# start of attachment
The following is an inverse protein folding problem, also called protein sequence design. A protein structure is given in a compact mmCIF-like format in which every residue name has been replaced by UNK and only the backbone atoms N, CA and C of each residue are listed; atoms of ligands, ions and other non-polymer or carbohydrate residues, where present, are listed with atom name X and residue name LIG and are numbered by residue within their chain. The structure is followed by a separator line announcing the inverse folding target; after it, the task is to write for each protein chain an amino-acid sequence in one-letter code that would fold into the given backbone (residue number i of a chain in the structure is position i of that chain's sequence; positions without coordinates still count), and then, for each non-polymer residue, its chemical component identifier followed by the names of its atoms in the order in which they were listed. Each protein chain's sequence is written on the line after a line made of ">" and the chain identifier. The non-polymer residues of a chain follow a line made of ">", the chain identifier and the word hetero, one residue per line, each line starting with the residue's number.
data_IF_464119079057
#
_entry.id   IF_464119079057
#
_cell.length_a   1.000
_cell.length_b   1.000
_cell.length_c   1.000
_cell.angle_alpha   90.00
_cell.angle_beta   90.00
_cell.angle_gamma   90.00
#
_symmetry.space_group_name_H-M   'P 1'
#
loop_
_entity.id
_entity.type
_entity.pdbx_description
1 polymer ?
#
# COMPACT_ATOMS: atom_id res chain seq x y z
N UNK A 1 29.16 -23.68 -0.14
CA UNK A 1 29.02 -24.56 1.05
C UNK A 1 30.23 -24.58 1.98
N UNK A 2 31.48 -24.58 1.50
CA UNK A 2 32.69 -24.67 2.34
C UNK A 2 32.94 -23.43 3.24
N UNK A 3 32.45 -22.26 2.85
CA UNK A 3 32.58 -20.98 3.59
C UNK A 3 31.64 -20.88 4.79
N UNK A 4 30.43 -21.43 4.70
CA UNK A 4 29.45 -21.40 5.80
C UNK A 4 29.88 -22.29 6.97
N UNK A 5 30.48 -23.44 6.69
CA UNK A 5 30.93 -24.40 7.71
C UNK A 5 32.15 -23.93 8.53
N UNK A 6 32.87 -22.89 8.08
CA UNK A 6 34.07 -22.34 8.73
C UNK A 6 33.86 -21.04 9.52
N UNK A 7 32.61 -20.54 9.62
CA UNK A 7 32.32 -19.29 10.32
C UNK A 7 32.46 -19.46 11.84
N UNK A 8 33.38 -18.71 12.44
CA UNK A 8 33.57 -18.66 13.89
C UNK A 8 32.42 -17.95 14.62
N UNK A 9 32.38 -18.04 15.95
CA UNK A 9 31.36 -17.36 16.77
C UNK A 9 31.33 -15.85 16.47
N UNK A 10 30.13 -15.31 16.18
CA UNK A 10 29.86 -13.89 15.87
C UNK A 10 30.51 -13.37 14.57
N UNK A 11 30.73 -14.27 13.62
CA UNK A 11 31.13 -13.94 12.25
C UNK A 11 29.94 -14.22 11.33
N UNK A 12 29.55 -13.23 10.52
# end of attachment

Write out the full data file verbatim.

The following is an inverse protein folding problem, also called protein sequence design. A protein structure is given in a compact mmCIF-like format in which every residue name has been replaced by UNK and only the backbone atoms N, CA and C of each residue are listed; atoms of ligands, ions and other non-polymer or carbohydrate residues, where present, are listed with atom name X and residue name LIG and are numbered by residue within their chain. The structure is followed by a separator line announcing the inverse folding target; after it, the task is to write for each protein chain an amino-acid sequence in one-letter code that would fold into the given backbone (residue number i of a chain in the structure is position i of that chain's sequence; positions without coordinates still count), and then, for each non-polymer residue, its chemical component identifier followed by the names of its atoms in the order in which they were listed. Each protein chain's sequence is written on the line after a line made of ">" and the chain identifier. The non-polymer residues of a chain follow a line made of ">", the chain identifier and the word hetero, one residue per line, each line starting with the residue's number.
data_IF_464119079057
#
_entry.id   IF_464119079057
#
_cell.length_a   1.000
_cell.length_b   1.000
_cell.length_c   1.000
_cell.angle_alpha   90.00
_cell.angle_beta   90.00
_cell.angle_gamma   90.00
#
_symmetry.space_group_name_H-M   'P 1'
#
loop_
_entity.id
_entity.type
_entity.pdbx_description
1 polymer ?
#
# COMPACT_ATOMS: atom_id res chain seq x y z
N UNK A 1 29.16 -23.68 -0.14
CA UNK A 1 29.02 -24.56 1.05
C UNK A 1 30.23 -24.58 1.98
N UNK A 2 31.48 -24.58 1.50
CA UNK A 2 32.69 -24.67 2.34
C UNK A 2 32.94 -23.43 3.24
N UNK A 3 32.45 -22.26 2.85
CA UNK A 3 32.58 -20.98 3.59
C UNK A 3 31.64 -20.88 4.79
N UNK A 4 30.43 -21.43 4.70
CA UNK A 4 29.45 -21.40 5.80
C UNK A 4 29.88 -22.29 6.97
N UNK A 5 30.48 -23.44 6.69
CA UNK A 5 30.93 -24.40 7.71
C UNK A 5 32.15 -23.93 8.53
N UNK A 6 32.87 -22.89 8.08
CA UNK A 6 34.07 -22.34 8.73
C UNK A 6 33.86 -21.04 9.52
N UNK A 7 32.61 -20.54 9.62
CA UNK A 7 32.32 -19.29 10.32
C UNK A 7 32.46 -19.46 11.84
N UNK A 8 33.38 -18.71 12.44
CA UNK A 8 33.57 -18.66 13.89
C UNK A 8 32.42 -17.95 14.62
N UNK A 9 32.38 -18.04 15.95
CA UNK A 9 31.36 -17.36 16.77
C UNK A 9 31.33 -15.85 16.47
N UNK A 10 30.13 -15.31 16.18
CA UNK A 10 29.86 -13.89 15.87
C UNK A 10 30.51 -13.37 14.57
N UNK A 11 30.73 -14.27 13.62
CA UNK A 11 31.13 -13.94 12.25
C UNK A 11 29.94 -14.22 11.33
N UNK A 12 29.55 -13.23 10.52